Ayran (Turkish yoghurt drink)

A refreshing and easy-to-make Turkish classic.
Ayran (Turkish yoghurt drink) - recipe / A kitchen in Istanbul
Ayran (Turkish yoghurt drink) - recipe / A kitchen in Istanbul

If you’ve ever been to Turkey you’ve probably come across ayran. This much beloved Turkish yoghurt drink is pretty much omnipresent in the country and is especially popular alongside kebabs..

Ayran has been one of the most popular drinks among Turks ever since they were nomads in the central Asian region. After discovering yoghurt, Turks quickly figured out a way to make the slightly bitter cultured milk product more palatable: By diluting it with a little water and adding salt.

Hence, ayran was born.

Since then, both the tradition and the drink’s popularity has remained almost unchanged among Turks for thousands of years, even spreading far beyond. Aryan of various types (and names) is also very popular east and west of Turkey, in areas such as Iran, Iraq, Lebanon, Azerbaijan and the Balkans.

How to drink ayran

Turks eat a lot of yoghurt. Natural yoghurt alongside savoury meals. It’s therefore no surprise that ayran is particularly popular with grilled and fried meat.

In fact, it works incredibly well. The light and tangy notes balance the umami and fattiness of meat perfectly.

Like many, I was sceptical at first. Now, I’m the first to order ayran on that rare visit to a kebab restaurant…

Ayran (Turkish yoghurt drink) - recipe / A kitchen in Istanbul

Ayran may also be enjoyed on its own. Especially in summer, when it works a treat on hot days.

Although commercial varieties are available at any cornershop, nothing beats the homemade variety. And it takes only two minutes to make!

How to make ayran

Making homemade ayran couldn’t be easier. It requires only three ingredients: Yoghurt, water and salt.

For best results, use a blender. This allows the ingredients to mix properly and create a nice foam on top.

What yoghurt to use

When making ayran, the result is nearly completely dependent on the quality of the yoghurt used.

I’m lucky enough to be able to source home made yoghurt, made fresh daily, from my local cheese shop. Sometimes I even make it myself. It’s not at all difficult, and the flavour is far superior to commercial brands.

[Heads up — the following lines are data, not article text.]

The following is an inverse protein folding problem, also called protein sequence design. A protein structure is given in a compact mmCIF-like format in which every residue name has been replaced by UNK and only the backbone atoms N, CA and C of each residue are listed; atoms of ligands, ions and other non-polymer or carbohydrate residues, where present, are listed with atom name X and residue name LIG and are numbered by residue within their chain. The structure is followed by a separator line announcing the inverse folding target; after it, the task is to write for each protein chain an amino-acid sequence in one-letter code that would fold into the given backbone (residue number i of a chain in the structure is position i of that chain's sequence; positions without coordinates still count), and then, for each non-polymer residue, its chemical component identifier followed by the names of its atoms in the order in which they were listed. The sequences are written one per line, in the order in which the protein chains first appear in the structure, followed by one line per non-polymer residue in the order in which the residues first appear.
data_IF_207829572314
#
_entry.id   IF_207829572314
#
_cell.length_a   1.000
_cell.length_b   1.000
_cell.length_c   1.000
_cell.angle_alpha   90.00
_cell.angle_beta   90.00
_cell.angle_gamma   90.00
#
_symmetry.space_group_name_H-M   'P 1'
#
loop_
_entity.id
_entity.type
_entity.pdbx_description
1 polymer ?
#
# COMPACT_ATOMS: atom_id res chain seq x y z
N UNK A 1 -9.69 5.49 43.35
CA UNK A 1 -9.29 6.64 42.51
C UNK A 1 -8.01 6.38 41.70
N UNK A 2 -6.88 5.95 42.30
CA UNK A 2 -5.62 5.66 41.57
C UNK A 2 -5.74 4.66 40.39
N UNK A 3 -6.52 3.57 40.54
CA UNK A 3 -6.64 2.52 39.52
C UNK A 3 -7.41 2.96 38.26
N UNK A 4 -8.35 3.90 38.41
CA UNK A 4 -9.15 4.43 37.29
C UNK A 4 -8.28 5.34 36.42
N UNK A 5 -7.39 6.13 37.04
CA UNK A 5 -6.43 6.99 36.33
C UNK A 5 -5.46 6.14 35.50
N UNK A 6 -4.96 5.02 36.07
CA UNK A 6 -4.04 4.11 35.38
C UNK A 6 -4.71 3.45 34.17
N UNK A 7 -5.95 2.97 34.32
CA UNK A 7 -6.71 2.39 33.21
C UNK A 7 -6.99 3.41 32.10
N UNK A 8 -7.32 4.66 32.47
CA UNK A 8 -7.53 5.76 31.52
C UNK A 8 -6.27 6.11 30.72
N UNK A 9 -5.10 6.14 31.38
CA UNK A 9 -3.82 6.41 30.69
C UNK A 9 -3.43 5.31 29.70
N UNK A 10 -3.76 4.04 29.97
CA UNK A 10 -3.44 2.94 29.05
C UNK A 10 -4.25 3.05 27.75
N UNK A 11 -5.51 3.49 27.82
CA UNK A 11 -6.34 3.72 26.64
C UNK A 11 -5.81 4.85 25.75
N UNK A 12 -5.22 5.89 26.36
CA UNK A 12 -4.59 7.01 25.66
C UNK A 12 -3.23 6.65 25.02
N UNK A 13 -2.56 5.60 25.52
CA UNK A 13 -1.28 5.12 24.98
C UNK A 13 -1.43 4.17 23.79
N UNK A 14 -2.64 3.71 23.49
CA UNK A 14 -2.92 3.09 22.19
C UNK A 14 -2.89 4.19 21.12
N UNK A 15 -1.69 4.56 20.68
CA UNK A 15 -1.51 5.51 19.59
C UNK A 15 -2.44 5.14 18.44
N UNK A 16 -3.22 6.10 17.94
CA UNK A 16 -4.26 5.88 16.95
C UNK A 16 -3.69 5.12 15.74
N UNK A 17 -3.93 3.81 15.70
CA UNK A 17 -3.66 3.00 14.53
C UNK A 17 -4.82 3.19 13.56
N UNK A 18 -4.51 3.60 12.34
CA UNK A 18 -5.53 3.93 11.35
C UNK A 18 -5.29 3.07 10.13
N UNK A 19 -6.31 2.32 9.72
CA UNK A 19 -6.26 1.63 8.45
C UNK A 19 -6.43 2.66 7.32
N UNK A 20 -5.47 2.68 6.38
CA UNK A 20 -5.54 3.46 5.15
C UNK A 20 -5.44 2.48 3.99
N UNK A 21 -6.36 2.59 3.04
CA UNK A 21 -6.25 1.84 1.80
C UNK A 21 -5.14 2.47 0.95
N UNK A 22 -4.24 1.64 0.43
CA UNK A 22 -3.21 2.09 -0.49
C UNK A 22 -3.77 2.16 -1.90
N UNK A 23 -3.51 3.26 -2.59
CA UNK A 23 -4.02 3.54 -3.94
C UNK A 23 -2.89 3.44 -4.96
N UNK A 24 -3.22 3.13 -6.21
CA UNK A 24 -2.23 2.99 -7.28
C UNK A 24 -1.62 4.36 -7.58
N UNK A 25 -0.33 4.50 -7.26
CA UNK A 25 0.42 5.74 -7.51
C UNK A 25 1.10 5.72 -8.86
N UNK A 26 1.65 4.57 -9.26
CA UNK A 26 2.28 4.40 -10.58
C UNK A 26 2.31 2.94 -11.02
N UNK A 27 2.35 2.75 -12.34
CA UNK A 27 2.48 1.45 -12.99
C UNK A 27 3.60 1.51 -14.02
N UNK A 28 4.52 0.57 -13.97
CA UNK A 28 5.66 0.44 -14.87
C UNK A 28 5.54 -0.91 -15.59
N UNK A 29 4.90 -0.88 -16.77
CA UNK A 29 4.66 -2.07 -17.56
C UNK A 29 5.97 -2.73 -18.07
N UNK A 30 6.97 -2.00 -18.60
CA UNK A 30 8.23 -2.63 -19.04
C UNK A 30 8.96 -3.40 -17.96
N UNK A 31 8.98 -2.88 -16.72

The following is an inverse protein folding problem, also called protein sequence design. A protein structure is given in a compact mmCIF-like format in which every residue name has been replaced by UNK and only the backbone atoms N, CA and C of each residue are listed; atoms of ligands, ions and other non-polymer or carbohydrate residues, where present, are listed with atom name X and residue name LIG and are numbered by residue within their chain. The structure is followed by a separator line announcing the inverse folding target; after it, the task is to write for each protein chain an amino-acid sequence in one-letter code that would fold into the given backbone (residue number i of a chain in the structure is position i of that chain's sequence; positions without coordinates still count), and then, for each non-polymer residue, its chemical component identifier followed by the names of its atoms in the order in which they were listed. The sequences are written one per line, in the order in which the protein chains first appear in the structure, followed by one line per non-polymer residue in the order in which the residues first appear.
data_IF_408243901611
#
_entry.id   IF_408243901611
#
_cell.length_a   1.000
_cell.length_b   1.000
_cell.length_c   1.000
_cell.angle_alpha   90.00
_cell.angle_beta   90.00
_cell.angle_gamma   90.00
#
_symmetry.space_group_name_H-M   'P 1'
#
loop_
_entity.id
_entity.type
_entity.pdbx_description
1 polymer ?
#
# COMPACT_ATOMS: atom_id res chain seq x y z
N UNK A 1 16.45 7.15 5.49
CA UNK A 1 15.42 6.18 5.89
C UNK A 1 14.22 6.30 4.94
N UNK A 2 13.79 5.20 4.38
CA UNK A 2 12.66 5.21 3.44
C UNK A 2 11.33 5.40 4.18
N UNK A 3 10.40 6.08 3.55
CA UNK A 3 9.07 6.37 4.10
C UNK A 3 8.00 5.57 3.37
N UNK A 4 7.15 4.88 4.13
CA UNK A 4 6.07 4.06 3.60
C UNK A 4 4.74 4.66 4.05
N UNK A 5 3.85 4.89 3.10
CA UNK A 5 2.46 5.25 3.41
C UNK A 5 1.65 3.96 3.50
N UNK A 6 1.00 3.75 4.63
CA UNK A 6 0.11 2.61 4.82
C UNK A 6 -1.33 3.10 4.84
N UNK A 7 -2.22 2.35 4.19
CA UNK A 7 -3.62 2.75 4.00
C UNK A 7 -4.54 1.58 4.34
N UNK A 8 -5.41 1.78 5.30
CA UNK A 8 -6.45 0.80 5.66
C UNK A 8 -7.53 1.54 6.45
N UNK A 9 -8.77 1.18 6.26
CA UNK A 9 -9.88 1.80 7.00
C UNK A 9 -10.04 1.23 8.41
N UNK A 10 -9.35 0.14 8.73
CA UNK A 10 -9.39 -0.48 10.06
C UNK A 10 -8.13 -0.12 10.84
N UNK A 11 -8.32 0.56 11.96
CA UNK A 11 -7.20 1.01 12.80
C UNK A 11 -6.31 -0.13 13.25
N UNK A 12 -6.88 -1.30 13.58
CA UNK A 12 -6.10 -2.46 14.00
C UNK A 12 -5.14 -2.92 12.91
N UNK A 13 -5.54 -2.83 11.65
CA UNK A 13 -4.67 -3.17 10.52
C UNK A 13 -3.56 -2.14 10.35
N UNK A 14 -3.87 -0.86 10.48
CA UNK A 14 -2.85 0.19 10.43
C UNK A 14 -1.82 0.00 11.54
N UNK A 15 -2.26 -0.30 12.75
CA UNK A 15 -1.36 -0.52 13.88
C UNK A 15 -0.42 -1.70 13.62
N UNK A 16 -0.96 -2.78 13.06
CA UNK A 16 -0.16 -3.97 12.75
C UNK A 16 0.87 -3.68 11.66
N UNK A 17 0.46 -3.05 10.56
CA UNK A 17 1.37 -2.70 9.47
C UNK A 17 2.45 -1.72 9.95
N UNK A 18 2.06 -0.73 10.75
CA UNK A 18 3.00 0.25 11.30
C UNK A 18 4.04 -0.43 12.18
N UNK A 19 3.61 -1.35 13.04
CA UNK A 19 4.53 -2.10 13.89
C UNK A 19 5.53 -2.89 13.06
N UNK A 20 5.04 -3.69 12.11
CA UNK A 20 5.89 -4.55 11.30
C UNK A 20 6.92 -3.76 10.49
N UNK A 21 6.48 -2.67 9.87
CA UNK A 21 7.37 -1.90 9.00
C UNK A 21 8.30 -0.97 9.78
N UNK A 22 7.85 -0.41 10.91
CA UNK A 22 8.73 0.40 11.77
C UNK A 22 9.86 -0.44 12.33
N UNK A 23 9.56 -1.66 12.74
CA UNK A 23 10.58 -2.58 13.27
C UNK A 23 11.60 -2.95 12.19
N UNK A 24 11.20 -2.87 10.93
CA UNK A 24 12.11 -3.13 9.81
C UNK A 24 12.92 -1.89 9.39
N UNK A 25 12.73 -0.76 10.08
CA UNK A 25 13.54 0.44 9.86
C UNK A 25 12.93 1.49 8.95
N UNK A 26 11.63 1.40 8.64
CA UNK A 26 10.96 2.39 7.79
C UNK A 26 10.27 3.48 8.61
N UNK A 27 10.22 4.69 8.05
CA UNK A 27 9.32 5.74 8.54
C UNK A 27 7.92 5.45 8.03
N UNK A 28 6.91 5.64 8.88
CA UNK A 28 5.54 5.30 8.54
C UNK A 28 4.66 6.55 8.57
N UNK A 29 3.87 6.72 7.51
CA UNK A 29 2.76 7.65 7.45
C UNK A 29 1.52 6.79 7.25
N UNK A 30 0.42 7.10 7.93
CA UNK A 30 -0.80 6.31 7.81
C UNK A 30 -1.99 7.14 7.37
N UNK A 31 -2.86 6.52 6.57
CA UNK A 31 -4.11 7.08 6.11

Of course, not everyone has the luxury of being able to buy fresh homemade yoghurt locally. And most don’t eat enough yoghurt to justify the time commitment of making your own.

Ayran (Turkish yoghurt drink) - recipe / A kitchen in Istanbul

Shop-bought yoghurt works well when making ayran too, but make sure to choose a brand you really like. In my view, a tangy yoghurt works better than a creamy one when making this Turkish yoghurt drink. But you do you.

If using Greek yoghurt or any other thick type of yoghurt, you may have to use a little more water than in the recipe below.

How to get that foam on top

To many Turks, the foam on top is the highlight of the ayran.

Unless you’re ready for a relatively complicated process involving more ingredients than just yoghurt, water and salt, it is difficult to achieve the same level of foam you find in many kebab restaurants at home.

Ayran from tap at the Ciğeristan restaurant in Aksaray, Istanbul / A kitchen in Istanbul
Ayran from tap at the Ciğeristan restaurant in Aksaray, Istanbul

Some recipes suggest substituting sparkling water for some of the water to increase the amount of foam. I couldn’t notice any difference when I tested it.

Some people add dried or fresh mint to ayran. This gives it a slightly more refreshing flavour. I prefer my ayran plain. Especially if I’m having it along meat.

Some recipes, particularly non-authentic ones, also suggest adding finely chopped cucumber. I’m sure it’s tasty. Feel free to add some if you like, but it’s not Turkish. To me, that sounds more like cacık, the Turkish equivalent of tzatziki, which may also be served diluted with water as a soup.

The recipe yields two cups.

Ayran (Turkish yoghurt drink) - recipe / A kitchen in Istanbul

Ayran (Turkish yoghurt drink)

A refreshing and easy-to-make Turkish classic.
4.8 (28 ratings).
5 minutes
2 cups
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  • 300 ml Greek yoghurt
  • 200–300 ml very cold water
  • salt, to taste

How I make it

  • Add yoghurt, water and salt to a blender. I use approx. 1/4 tsp salt. Blend until a little foam has formed on top, a minute or so.
  • If you’re happy with the flavour and consistency, serve immediately. If not, add more yoghurt, water or salt to taste and whizz for a few more seconds before serving.
Did you make this recipe?I’d love it if you’d be kind enough to leave a rating and a short comment.

Hey, there!

I’m Vidar, a Norwegian food writer based in Istanbul since 2015.

Join me in exploring the food and cultures of Turkey and the Middle East.

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Hey, there!

I’m Vidar Bergum, a food writer based in Istanbul since 2015. I’ve published three books on the food and cultures of Turkey and the Middle East in my native Norway.

This website and my newsletter Meze are the homes of my writing and recipes in English.

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4 responses

    1. Ayran will keep for a few days in the fridge. I’ve not shared a recipe for homemade yoghurt here yet, though I’m planning to sometime soon. In the meantime, there are plenty of resources online. In short, you heat milk to approx 40-42 C, mix with a little yoghurt (a good dollop per litre of milk), then leave in a warm place for 8 hours or so, then in the fridge for another few hours. (If using raw milk, you should pasteurise it first, then cool it to 40-42 C before adding the yoghurt.) Good luck!

  1. Looking foreword to more Turkish recipes …. learned to love ayran when in Turkyi! ?

4.83 from 28 votes (28 ratings without comment)

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